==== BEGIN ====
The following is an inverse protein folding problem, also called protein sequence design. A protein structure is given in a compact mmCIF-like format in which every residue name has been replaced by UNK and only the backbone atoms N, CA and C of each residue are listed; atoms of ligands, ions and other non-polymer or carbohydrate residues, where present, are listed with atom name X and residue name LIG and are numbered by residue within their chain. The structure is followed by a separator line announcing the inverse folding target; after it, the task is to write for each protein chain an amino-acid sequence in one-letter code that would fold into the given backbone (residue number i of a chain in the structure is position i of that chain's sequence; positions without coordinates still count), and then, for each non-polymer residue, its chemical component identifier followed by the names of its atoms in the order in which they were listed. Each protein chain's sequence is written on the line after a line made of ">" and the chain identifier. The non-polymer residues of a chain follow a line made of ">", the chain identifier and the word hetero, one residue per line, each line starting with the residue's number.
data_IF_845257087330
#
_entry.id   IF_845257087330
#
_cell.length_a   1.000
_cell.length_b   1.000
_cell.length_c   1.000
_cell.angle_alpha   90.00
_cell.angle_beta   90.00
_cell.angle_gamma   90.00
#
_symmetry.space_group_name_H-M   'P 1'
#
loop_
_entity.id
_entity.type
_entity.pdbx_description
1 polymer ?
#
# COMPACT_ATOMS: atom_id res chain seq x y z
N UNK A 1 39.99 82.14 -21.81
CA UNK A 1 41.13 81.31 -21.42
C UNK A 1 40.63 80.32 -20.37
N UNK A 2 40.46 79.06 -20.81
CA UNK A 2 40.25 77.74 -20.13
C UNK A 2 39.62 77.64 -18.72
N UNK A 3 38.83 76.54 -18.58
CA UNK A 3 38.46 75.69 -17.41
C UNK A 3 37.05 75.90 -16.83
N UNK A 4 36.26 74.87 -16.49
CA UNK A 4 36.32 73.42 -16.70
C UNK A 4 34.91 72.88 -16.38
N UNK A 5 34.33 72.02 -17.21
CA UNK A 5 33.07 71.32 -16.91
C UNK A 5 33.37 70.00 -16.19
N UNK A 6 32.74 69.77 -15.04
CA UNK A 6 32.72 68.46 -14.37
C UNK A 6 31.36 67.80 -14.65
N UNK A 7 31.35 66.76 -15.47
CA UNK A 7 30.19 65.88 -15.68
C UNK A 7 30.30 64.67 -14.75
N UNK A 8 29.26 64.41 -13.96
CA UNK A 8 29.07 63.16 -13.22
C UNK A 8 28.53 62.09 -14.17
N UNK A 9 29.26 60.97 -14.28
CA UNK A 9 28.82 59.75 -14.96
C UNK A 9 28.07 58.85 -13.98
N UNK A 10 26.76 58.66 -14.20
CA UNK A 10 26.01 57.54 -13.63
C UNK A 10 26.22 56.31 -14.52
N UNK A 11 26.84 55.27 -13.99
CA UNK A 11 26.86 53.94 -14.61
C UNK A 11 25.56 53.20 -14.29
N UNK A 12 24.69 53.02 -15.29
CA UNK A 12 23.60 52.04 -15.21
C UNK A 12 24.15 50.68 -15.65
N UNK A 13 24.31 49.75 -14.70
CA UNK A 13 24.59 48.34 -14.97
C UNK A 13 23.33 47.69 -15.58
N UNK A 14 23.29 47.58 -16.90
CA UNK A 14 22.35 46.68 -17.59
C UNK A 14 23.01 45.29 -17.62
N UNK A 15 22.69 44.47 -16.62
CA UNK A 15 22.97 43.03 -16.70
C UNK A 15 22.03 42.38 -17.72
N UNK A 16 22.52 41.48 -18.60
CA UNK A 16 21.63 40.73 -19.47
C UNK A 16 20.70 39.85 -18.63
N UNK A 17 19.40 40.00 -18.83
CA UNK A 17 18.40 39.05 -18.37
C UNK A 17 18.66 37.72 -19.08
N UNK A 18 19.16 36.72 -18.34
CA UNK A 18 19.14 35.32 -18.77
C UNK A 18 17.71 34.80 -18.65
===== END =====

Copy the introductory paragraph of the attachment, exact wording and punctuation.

The following is an inverse protein folding problem, also called protein sequence design. A protein structure is given in a compact mmCIF-like format in which every residue name has been replaced by UNK and only the backbone atoms N, CA and C of each residue are listed; atoms of ligands, ions and other non-polymer or carbohydrate residues, where present, are listed with atom name X and residue name LIG and are numbered by residue within their chain. The structure is followed by a separator line announcing the inverse folding target; after it, the task is to write for each protein chain an amino-acid sequence in one-letter code that would fold into the given backbone (residue number i of a chain in the structure is position i of that chain's sequence; positions without coordinates still count), and then, for each non-polymer residue, its chemical component identifier followed by the names of its atoms in the order in which they were listed. Each protein chain's sequence is written on the line after a line made of ">" and the chain identifier. The non-polymer residues of a chain follow a line made of ">", the chain identifier and the word hetero, one residue per line, each line starting with the residue's number.